pense ,'to himself;; how. he was whirled
about' the 'city in I^angdbn's* automo
bile; how the :old-Sehmitz: old-Sehmitz -office had
been and the furniture re
mbv'e'd :to rooms. In the clty^hall and
finally as to, his understanding of, the
length of, tiitio r durlng,whlchhe' was to
officiate as mayor. .. ; ; . ','
Homer. S. KJng.presldentiQf the Bank
of California and', a , director of | the' Pa
cific -telephone compahy,.;was the "first
witness placed on the stand 'I In the
afternoon.' King testified that former
President,. John 1.. Sabln of the tele
phone company 'died In October, 1905,
and that from then, until the election
of President Scott Glass was. vice presi
dent and .general manager.. and as sueh 1
would have'Vpower to expend money. '
The question as to. whether Glass
had this power In 1905 was objected to
by Deimas, and Heney" declared he j
could not go on. with,-' the witness- until j
he had laid a. foundation for tfil* line
of testimony... King was excused .until
Monday morning. • but- not'.untll;; after
he > had . entered a -strenuous objection.
"He had planned to leave the city with
his family last night for an extended
trip and insisted that any other direc
tor could give the same testimony -he
could. Heney refused to dismiss him
entirely and Deimas would 'not con
sent' to allowing the" evidence to be.
taken -without further, foundation. -The
result was that King was ordered from
the stand under instruction* to return
Monday and left the courtroom 1 In*, a
rage. ; y) \u25a0\u25a0\u25a0 ' . .-' \u25a0.. vi
_ Boxton was recalled and asked a few
questions by \u25a0 Deimas -concerning his
conversations with Halsey in the Mills
building, but the examination did not
go further- than this into the details
of the story he told Thursday and he
was dismissed without redirect exami
nation by the state.
President Henry' T. Scott of the Pa
. cine , telephone company was the next
witness. Heney developed the fact that
Scott did not take up the active duties
of president until aftef the" fire In April,
1906. and that he did hotknow at -'the
time that the--' Home telephone fran
chise application ,r was "pending 1 .; He
said that he had hot signed any checks
for the company nor authorized Halsey
or any. one else to \u25a0. expend any money.
Tte 'admitted that Halsey is now onthe
payroll of. the .cp^npany . on . a:, pension
'per hiohth. Deimas' continued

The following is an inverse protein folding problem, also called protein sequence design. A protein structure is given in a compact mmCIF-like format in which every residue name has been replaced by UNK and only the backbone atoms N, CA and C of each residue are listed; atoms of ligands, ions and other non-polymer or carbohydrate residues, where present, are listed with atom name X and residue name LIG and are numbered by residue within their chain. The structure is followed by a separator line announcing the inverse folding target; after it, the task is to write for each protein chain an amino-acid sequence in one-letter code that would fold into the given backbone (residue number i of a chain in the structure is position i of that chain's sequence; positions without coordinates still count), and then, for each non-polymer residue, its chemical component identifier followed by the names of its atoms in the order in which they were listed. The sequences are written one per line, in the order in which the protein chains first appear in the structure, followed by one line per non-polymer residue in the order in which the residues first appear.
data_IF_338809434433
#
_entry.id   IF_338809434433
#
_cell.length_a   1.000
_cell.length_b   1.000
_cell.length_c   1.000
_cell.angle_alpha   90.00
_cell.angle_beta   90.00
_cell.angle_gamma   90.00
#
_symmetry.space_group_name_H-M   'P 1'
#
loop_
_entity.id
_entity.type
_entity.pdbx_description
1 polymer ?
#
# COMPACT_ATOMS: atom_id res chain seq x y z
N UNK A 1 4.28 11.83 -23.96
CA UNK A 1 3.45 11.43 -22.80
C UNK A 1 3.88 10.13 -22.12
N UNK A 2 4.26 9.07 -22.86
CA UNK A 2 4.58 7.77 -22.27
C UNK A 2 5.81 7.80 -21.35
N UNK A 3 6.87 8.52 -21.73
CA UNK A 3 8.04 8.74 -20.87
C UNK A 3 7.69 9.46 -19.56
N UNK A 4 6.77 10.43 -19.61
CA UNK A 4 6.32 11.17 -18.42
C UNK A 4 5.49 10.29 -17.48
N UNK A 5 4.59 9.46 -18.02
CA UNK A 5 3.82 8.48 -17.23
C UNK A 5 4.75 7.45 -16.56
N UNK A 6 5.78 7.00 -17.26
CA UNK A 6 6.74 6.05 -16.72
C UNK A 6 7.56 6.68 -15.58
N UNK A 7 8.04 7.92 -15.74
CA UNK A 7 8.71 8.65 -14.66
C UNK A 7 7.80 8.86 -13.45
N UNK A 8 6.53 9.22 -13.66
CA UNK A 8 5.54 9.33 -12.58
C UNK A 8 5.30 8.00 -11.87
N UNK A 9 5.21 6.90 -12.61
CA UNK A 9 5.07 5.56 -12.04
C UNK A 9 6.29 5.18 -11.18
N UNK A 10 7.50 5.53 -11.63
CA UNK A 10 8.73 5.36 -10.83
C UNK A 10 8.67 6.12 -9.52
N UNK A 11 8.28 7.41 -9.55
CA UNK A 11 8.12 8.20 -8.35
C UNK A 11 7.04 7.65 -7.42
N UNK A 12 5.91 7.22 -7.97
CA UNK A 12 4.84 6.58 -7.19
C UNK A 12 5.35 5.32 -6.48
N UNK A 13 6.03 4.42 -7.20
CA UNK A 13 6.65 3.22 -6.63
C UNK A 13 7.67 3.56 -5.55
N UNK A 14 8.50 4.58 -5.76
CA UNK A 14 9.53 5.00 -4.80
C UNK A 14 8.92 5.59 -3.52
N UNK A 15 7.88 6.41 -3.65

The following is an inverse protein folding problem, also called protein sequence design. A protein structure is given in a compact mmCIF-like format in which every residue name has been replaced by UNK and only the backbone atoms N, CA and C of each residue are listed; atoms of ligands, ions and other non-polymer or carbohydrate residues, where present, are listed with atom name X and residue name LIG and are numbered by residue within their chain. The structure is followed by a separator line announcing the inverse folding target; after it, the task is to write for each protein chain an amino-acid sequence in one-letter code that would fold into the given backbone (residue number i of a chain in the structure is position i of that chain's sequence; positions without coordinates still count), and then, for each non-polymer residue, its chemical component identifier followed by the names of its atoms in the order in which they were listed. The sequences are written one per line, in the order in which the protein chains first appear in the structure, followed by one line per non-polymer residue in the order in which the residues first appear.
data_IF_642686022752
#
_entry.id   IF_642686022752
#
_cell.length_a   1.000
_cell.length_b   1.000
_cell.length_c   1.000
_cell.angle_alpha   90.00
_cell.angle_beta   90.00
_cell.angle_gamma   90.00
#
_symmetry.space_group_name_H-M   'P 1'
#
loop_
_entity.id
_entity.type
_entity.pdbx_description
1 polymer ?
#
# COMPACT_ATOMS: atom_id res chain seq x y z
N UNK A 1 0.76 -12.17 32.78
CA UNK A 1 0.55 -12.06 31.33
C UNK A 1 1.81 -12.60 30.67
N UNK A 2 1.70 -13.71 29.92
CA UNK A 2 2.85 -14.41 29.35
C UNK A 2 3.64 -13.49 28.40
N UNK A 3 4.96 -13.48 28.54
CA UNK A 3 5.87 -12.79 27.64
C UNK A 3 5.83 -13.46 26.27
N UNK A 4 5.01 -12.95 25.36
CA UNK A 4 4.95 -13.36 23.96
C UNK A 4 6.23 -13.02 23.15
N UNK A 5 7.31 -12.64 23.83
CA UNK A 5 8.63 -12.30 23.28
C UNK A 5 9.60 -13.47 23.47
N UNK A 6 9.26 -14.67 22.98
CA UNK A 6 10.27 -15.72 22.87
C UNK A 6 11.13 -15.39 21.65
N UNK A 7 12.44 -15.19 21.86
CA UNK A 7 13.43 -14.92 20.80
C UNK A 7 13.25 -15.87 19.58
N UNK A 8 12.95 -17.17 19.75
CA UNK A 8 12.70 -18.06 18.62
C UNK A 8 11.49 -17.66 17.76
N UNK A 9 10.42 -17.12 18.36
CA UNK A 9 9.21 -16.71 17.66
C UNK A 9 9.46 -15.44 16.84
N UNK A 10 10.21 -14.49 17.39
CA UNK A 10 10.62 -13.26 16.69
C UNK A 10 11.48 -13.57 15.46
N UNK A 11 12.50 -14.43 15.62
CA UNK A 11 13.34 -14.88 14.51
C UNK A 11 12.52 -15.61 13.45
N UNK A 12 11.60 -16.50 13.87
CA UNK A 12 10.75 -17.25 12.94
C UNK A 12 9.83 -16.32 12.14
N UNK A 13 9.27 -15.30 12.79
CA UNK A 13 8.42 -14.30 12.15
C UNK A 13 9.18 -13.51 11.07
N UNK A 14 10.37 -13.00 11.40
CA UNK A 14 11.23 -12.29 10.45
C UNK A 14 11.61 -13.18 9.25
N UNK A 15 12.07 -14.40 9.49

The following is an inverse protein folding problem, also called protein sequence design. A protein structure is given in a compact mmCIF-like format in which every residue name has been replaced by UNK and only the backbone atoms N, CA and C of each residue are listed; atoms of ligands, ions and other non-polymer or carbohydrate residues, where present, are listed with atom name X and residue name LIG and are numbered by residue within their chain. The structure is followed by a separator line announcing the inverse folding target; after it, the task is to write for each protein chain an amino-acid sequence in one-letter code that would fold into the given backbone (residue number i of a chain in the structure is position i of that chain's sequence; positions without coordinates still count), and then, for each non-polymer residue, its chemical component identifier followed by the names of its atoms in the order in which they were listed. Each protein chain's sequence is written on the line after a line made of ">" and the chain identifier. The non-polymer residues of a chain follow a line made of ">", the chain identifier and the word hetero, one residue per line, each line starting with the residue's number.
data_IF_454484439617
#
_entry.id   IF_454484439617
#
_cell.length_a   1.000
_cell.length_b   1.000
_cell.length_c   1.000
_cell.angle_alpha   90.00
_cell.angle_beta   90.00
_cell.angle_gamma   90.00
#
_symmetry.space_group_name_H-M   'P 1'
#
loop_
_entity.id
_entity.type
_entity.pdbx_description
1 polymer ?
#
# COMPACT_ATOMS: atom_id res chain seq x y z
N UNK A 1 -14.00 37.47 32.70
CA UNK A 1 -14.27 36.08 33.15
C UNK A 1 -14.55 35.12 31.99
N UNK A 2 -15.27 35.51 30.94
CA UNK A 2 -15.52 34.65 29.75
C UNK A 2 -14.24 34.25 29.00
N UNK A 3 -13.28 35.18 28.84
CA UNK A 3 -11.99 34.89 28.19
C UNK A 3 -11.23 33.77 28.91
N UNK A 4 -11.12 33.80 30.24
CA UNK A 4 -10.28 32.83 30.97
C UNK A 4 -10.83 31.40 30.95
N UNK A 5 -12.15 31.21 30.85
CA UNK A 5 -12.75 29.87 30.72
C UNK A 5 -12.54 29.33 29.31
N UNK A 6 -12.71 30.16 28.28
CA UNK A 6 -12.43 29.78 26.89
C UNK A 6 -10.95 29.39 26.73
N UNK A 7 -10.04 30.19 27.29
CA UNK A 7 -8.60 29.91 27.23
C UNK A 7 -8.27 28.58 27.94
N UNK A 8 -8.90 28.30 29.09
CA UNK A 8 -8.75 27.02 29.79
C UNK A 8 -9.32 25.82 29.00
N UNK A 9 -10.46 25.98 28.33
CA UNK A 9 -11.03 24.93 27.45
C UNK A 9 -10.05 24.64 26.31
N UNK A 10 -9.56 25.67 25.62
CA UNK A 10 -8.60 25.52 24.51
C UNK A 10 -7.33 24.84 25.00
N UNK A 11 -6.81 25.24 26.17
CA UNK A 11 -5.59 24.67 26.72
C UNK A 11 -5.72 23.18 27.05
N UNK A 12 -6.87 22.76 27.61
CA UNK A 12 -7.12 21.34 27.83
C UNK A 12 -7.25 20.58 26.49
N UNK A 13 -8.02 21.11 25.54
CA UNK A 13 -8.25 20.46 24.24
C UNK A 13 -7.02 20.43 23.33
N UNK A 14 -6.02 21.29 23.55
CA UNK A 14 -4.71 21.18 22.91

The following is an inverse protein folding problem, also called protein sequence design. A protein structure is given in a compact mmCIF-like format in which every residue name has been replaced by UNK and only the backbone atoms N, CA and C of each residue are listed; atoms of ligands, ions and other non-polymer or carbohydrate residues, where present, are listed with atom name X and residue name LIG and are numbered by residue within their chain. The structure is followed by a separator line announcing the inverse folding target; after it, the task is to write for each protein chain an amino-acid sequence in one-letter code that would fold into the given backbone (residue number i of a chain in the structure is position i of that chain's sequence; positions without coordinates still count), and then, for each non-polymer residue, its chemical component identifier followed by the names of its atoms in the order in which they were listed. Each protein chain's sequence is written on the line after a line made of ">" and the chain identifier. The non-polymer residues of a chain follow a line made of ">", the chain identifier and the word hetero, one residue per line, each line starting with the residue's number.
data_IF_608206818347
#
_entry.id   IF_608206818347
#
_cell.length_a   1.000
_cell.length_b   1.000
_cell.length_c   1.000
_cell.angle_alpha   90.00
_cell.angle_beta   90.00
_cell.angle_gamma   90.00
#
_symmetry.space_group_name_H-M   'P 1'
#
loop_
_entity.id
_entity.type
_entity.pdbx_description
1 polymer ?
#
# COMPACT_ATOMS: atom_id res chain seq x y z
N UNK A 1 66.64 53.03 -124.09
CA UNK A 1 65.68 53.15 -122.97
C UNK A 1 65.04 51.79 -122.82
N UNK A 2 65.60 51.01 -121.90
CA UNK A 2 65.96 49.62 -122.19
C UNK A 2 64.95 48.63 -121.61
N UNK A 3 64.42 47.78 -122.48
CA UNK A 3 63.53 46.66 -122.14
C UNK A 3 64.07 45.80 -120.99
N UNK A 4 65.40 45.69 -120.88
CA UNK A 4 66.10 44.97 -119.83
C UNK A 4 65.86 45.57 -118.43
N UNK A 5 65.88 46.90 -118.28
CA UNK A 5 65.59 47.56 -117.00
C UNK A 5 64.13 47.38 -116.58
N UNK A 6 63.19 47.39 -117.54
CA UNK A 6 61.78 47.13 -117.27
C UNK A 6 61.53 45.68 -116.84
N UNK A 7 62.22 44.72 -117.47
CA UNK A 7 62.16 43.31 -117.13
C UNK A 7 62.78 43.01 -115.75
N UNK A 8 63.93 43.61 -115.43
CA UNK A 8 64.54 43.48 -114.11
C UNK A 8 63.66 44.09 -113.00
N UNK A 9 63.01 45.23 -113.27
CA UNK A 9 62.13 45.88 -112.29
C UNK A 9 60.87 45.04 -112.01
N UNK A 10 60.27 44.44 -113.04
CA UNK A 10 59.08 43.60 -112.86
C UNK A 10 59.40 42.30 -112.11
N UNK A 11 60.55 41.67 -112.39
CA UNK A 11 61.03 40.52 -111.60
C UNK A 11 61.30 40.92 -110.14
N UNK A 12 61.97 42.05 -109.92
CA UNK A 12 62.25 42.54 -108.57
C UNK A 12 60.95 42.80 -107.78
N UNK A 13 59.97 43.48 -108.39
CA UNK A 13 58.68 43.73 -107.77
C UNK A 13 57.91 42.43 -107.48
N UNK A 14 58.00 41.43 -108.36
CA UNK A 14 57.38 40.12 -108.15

objections to this line of questioning
led 1 Heney to make a statement of
what he Intended to prove, which
Deimas^at once assigned as miscon
duct, -i- "V
"I expect to show that after this deal
ilialsey^ivas pensioned and- sent tojthe
nal.d.^'HeneyX "m ' show
'that h^Stent ther«-."to work- for a conj-s
pany wjiich Olass^«ontrbls> and which
\u25a0this company has'; no. interest, In.
my pyrjjo^se further to ahow that "^he
was taketvout of the way so he wouldn't
have t6 pc a witness in court or before
the gr-aiid-'Jury, and that : he left here In
disguise. 1 : I'll also'-shoW- the relation
ship between him and Glass— -all of
which is good circumstantial evidence."
Unable, to secure all the testimony
he wis&Sd^'che'y: finally was. iforced to
allow tttfiwllfikis'to go. with the un
derstarfdTfilfttirra.t'.he. is to be -returned
to the stand Monday afternbon. "\u25a0 , \u25a0\u25a0
Frank O) Drum, former vdlfector^ of
the Pacific?- telephone company: and
himself under": lndictment joiVai charge
of • bribing member? of the^board ,of
supervisors InVtanpectioh with the gas
rate ordinance^osiis next on the stand.
but proved an witness and ]
In several particulars went, back on the
testimony he .gave/ before the \ grand
jury. He declared' total Ignorance of
Halsey's affairs and relations to the
company, except that he described Hal
sey's visit to' him to secure offices in
the Mills building;. In this connection
he*' coujd : only remember "one' reason
advanced by Halsey for wishing to se
"cor^ fhe^rbdms", 'which was that ithere
was no room in the telephone building.
. j "Didn't -be" say' to you at that time,"
queried Heney, "that he didn't want it
to come out and that he wanted a plac*
where those people could come and
see him?*' . »
Si Drtjm'- refused-'-' to answer this quea
tlon affirmatively, although he had
;tnad«;-this -statement., himself when be
fore the grand Jury. He said yester
day- that h#>- couldn't remember. When
shown thfe transcript -of the testimony
taken before tbe grand jury he said:
•-••<- "If I should see that testimony
without being told what It is I should
say, If wasn't mine." " .
On cross examination Deimas made
a point of Oie- fact that Drum .hid
never 'communicated with any member